NEW YORK (AP) — Major League Baseball made another try to start the coronavirus-delayed season in early July, proposing a 76-game regular season, expanding the playoffs from 10 teams to as many as 16 and allowing players to earn about 75% of their prorated salaries.
Players have refused cuts beyond what they agreed to in March shortly after the pandemic began, part of baseball’s again acrimonious labor relations. The arduous negotiations have jeopardized plans to hold opening day around the Fourth of July in empty ballparks and provide entertainment to a public still emerging from months of quarantine.
MLB’s latest proposal would guarantee 50% of players’ prorated salaries over the regular season, according to details obtained by The Associated Press,.
The proposal would eliminate all free-agent compensation for the first time since the free-agent era started in 1976. It also would forgive 20% of the $170 million in salaries already advanced to players during April and May.
“If the players desire to accept this proposal, we need to reach an agreement by Wednesday,” Deputy Commissioner Dan Halem wrote in a letter to union negotiator Bruce Meyer that was obtained by The Associated Press. “While we understand that it is a relatively short time frame, we cannot waste any additional days if we are to have sufficient time for players to travel to spring training, conduct COVID-19 testing and education, conduct a COVID-19 testing and education, conduct a spring training of an appropriate length, and schedule a 76-game season that ends no later than Sept. 27.”
“While we are prepared to continue discussion past Wednesday on a season with fewer than 76 games, we simply do not have enough days to schedule a season of that length unless an agreement is reached in the next 48 hours,” he added.
There was no immediate response from the union, which is likely to view the plan as a step back because of the large percentage of salaries not guaranteed.
While there is no chance players would accept this proposal as is, the offer dropped the sliding scale teams embraced last month that would have left stars with just a fraction of their expected pay. The latest proposal figures to spark more talks that could lead to opening day at some point in the first half of July.
Players agreed March 26 for prorated salaries that depend on games played, part of a deal for a guarantee of service time if the season was scrapped.
MLB says it can’t afford to play in ballparks without fans and on May 26 proposed an 82-game schedule. The union countered with a 114-game schedule at prorated pay that would extend the regular season by a month through October.
MLB is worried a second wave of the virus would endanger the postseason — when MLB receives $787 million in broadcast revenue.
Teams estimate the new offer plan would guarantee $1.43 billion in compensation: $955 million in salaries, including an allowance for earned bonuses; $393 million if the postseason is played for a 20% bonus for every player with a big league contract; $50 million for the regular season postseason pool normally funded with ticket money; and $34 million for the forgiven advances.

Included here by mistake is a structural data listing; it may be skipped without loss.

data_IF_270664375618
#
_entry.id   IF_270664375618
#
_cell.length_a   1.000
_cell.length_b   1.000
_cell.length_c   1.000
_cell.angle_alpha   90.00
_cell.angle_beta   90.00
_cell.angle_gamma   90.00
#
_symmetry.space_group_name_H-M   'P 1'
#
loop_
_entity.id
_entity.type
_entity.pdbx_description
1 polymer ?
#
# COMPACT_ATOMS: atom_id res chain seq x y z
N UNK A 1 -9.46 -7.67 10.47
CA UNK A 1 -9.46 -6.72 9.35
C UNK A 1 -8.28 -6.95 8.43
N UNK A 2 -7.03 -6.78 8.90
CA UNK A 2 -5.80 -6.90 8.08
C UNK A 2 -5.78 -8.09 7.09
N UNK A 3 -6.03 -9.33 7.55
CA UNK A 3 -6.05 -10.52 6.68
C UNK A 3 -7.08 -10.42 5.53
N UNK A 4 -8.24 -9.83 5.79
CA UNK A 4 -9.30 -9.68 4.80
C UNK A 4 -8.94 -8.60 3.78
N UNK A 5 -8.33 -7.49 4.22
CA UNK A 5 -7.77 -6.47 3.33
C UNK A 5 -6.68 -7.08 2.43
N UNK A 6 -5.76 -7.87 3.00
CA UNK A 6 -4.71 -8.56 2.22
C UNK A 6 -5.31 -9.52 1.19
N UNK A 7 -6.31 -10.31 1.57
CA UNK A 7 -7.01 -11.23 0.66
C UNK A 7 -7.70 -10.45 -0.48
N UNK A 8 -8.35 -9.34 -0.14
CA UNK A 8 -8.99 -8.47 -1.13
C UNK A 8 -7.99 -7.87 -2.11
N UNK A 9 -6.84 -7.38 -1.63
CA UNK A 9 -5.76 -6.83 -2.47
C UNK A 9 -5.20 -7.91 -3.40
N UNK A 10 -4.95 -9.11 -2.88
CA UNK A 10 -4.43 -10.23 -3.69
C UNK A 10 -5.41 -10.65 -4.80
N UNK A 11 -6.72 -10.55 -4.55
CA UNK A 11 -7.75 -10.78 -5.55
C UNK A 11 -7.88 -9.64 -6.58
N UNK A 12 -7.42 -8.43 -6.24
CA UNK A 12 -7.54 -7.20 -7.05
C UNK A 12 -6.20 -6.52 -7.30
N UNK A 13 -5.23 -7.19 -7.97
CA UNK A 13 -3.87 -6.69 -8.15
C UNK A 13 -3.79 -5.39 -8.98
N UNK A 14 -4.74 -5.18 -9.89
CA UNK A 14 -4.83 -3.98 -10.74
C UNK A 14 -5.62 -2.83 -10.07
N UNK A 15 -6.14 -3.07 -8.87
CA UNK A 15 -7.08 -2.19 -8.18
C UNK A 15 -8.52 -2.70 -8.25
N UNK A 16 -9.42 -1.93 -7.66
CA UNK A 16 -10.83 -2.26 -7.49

Mike Trout and Gerrit Cole, who have the highest salaries of $36 million each, would have been guaranteed $5.58 million each under the initial MLB proposal with the chance to earn up to about $8 million, and $25.3 million apiece in the union plan. They would be guaranteed $8,723,967 each under the offer and would get $12,190,633 apiece if the postseason is completed.
A player at the $563,500 minimum could earn up to $244,492 and those at $1 million — about half those on current active rosters — could get up to $389,496.
MLB estimates its revenue would drop from $9.73 billion last year to $2.75 billion this year with a 76-game seasons. Adding prorated shares of signing bonuses, option buyout, termination pay, assignment bonuses and benefits, MLB says players would get 70.2% of revenue, up from 46.7%. Also factoring in signing bonuses for amateurs in the draft this week and international players, MLB projects players would get 86.2%, up from 52.1%.
Expansion of the playoffs would make a major change for MLB’s 30 clubs. Postseason teams doubled to four with the split of each league into two divisions in 1969, then to eight with the realignment to three divisions and the addition of a wild card in 1995, a year later than planned due to a players’ strike. The postseason reached its current 10 with the addition of a second wild card and a wild-card round in 2012.
Players proposed expanding the playoffs to 14 teams in both 2020 and ‘21. The MLB plan doesn’t specify a format other than as many as eight clubs per league.
Free agent compensation has long caused bitter fights since the arbitration decision in December 1975 that struck down the reserve clause — it led to an eight-day strike during spring training in 1980 and a 50-day strike during the 1981 season. Compensation had been narrowed in recent years but still caused some free agents to have fewer bidders and to sign later, such as pitchers Craig Kimbrel and Dallas Keuchel in 2018.
MLB proposed dropping the loss of draft picks and international signing bonus pool allocation for signing a qualified free agent.
All players would have the right to opt out and not play, but only high-risk individuals would be treated as if injured and would receive salary and service time.